(Roughly) Daily

Posts Tagged ‘United States of America

“Thou hast set all the borders of the earth…” but then humans marked them…

Fifty states, fifty welcome signs.

(“Thou hast set all the borders of the earth…”  Psalms 74:17)

As we gas up and hit the road to collect ’em all, we might recall that it was on this date in 1777 that the Marine Committee of the Second Continental Congress passed the Flag Resolution– and the Stars and Stripes was adopted as the flag of the United States of America for maritime purposes.  While Congress reserved the right to adopt a different design for the nation’s ensign, it never did; rather it just added stars to the original thirteen for each new state in the Union.

The resolution specified “that the flag of the United States be thirteen stripes, alternate red and white; that the union be thirteen stars, white in a blue field, representing a new Constellation”– but it did not specify the layout of the stars.  Consequently there were several early versions, for instance:

The “Betsy Ross” flag

The Bennington flag

In 1795, the number of stars and stripes was increased to 15 (reflecting the entry of Kentucky and Vermont).  It was about this flag the Francis Scott Key wrote “The Star-Spangled Banner”– and the dye was cast.

The “Anthem” flag

Happy Flag Day!

The eyes have it…

From 10,000 Words (“where journalism and technology meet”), a look at “10 News photos that took retouching too far“:

Many news photographs are Photoshopped here and there to increase clarity or to optimize for print or online display. But there have been several instances where retouching has been pushed too far, changing the original intent or accuracy of the photo.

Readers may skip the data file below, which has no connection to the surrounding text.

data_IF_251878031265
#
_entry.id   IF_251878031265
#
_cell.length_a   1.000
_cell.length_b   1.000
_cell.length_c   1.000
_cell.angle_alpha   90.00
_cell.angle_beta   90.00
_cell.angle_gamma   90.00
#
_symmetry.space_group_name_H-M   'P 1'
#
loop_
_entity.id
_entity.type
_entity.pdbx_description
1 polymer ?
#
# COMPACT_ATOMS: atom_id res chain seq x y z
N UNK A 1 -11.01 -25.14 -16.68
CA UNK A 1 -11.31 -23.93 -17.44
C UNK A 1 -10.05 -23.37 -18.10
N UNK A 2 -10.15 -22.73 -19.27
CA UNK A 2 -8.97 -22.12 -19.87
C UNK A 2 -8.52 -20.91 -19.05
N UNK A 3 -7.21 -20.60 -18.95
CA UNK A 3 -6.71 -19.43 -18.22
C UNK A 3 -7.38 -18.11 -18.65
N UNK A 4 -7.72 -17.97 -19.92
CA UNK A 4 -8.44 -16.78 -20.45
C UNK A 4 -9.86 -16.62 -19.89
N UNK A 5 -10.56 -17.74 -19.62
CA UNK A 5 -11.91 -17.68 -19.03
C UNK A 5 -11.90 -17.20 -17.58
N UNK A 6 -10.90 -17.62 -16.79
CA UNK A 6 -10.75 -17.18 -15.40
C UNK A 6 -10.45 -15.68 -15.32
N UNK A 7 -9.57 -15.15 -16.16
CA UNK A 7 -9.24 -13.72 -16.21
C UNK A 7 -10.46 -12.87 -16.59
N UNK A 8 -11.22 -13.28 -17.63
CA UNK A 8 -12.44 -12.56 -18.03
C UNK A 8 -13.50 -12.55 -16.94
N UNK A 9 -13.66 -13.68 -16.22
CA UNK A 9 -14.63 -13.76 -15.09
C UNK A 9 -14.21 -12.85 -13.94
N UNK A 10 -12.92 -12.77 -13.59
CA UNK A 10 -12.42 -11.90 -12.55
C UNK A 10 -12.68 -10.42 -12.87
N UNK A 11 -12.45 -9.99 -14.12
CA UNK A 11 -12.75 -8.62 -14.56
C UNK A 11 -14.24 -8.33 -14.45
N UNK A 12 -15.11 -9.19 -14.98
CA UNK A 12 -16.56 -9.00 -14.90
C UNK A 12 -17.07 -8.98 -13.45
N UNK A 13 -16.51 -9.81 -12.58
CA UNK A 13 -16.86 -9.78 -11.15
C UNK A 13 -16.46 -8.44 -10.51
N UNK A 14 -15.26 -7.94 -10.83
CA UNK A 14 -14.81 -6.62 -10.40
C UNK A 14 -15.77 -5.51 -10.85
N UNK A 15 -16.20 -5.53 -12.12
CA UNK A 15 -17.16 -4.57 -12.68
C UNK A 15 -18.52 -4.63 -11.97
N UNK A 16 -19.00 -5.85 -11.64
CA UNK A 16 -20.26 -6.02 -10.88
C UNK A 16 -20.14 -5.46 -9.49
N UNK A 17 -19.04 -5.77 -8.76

Among the before-and-after examples:

From USA Today

and this, from the Toledo Blade:

Read the back-stories, and check out the other eight, here.

In many newsrooms it is unethical to pass off a retouched photo as reality. Ideally, retouching of a news photograph should be limited to basic exposure and color correction, cropping, resizing, or conversion to grayscale. Any Photoshopping that alters the meaning of the original photo should be labeled as a “news illustration” in the caption so the viewer understands the photo has been altered.

Retouching may seem innocent, but can have a profound effect on the way we remember an event, according to a 2007 study published in Applied Cognitive Psychology.

“Any media that employ digitally doctored photographs will have a stronger effect than merely influencing our opinion – by tampering with our malleable memory, they may ultimately change the way we recall history,” said researcher Dario Sacchi.

For more on the ethics of news photography, check out the National Press Photographers Association’s code of ethics.

As we reconsider the evidence of our own eyes, we might recall that on this date in 1775, via a resolution submitted to the Continental Congress by Richard Henry Lee, the “United Colonies” of America (which had it’s own currency; c.f. the $2 note below) changed it’s name to the “United States” — a masterstroke of re-branding.

source

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